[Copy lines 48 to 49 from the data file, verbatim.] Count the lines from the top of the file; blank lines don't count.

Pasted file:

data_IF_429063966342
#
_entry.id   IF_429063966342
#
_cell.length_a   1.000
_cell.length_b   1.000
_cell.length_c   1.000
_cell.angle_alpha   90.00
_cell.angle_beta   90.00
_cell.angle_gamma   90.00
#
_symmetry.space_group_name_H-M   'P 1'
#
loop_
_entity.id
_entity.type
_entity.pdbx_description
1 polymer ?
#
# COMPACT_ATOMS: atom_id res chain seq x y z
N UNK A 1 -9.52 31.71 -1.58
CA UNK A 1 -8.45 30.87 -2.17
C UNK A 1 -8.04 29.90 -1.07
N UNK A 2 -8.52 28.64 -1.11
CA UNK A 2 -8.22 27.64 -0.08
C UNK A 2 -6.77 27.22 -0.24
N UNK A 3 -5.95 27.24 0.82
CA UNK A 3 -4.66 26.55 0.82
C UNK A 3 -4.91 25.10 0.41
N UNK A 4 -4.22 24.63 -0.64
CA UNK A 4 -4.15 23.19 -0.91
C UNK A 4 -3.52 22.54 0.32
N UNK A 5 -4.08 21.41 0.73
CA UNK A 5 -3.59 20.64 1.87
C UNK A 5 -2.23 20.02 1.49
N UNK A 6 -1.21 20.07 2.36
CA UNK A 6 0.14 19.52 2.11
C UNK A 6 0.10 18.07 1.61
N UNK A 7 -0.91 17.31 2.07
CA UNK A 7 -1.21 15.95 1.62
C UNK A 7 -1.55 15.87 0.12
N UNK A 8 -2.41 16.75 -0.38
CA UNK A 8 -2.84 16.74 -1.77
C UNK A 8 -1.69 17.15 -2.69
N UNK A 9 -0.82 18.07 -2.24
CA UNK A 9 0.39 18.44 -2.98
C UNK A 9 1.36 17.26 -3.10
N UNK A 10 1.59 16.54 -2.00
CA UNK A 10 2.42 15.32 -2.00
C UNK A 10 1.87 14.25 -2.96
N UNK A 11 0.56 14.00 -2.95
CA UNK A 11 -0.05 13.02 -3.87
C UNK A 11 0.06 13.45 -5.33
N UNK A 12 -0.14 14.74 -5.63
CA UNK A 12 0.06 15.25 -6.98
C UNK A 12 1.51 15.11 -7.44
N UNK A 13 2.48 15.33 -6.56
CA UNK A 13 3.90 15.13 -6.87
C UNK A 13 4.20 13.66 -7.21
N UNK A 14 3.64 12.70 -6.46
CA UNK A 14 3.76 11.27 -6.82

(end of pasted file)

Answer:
N UNK A 10 1.59 16.54 -2.00
CA UNK A 10 2.42 15.32 -2.00